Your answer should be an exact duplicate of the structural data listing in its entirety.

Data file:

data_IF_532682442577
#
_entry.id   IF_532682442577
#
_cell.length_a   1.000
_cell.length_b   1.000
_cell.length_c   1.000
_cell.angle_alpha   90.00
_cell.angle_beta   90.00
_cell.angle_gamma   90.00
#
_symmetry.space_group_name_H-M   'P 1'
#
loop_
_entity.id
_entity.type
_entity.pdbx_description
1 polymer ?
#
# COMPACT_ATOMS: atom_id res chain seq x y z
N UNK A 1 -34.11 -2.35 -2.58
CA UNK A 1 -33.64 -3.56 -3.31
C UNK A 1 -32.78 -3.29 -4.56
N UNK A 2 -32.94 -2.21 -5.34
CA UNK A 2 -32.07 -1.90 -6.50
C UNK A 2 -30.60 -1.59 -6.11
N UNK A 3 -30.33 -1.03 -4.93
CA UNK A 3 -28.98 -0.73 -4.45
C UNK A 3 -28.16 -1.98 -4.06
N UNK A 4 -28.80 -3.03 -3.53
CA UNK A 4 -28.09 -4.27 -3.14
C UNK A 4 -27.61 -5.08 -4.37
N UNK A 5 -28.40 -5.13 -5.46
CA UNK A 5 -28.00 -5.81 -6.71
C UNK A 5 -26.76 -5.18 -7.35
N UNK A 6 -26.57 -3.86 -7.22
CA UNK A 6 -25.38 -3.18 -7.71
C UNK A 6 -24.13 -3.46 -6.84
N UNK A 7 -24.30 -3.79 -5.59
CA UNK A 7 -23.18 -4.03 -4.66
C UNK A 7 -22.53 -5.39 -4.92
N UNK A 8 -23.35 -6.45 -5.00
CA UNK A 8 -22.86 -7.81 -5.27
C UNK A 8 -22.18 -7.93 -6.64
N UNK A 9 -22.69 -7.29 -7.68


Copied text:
data_IF_532682442577
#
_entry.id   IF_532682442577
#
_cell.length_a   1.000
_cell.length_b   1.000
_cell.length_c   1.000
_cell.angle_alpha   90.00
_cell.angle_beta   90.00
_cell.angle_gamma   90.00
#
_symmetry.space_group_name_H-M   'P 1'
#
loop_
_entity.id
_entity.type
_entity.pdbx_description
1 polymer ?
#
# COMPACT_ATOMS: atom_id res chain seq x y z
N UNK A 1 -34.11 -2.35 -2.58
CA UNK A 1 -33.64 -3.56 -3.31
C UNK A 1 -32.78 -3.29 -4.56
N UNK A 2 -32.94 -2.21 -5.34
CA UNK A 2 -32.07 -1.90 -6.50
C UNK A 2 -30.60 -1.59 -6.11
N UNK A 3 -30.33 -1.03 -4.93
CA UNK A 3 -28.98 -0.73 -4.45
C UNK A 3 -28.16 -1.98 -4.06
N UNK A 4 -28.80 -3.03 -3.53
CA UNK A 4 -28.09 -4.27 -3.14
C UNK A 4 -27.61 -5.08 -4.37
N UNK A 5 -28.40 -5.13 -5.46
CA UNK A 5 -28.00 -5.81 -6.71
C UNK A 5 -26.76 -5.18 -7.35
N UNK A 6 -26.57 -3.86 -7.22
CA UNK A 6 -25.38 -3.18 -7.71
C UNK A 6 -24.13 -3.46 -6.84
N UNK A 7 -24.30 -3.79 -5.59
CA UNK A 7 -23.18 -4.03 -4.66
C UNK A 7 -22.53 -5.39 -4.92
N UNK A 8 -23.35 -6.45 -5.00
CA UNK A 8 -22.86 -7.81 -5.27
C UNK A 8 -22.18 -7.93 -6.64
N UNK A 9 -22.69 -7.29 -7.68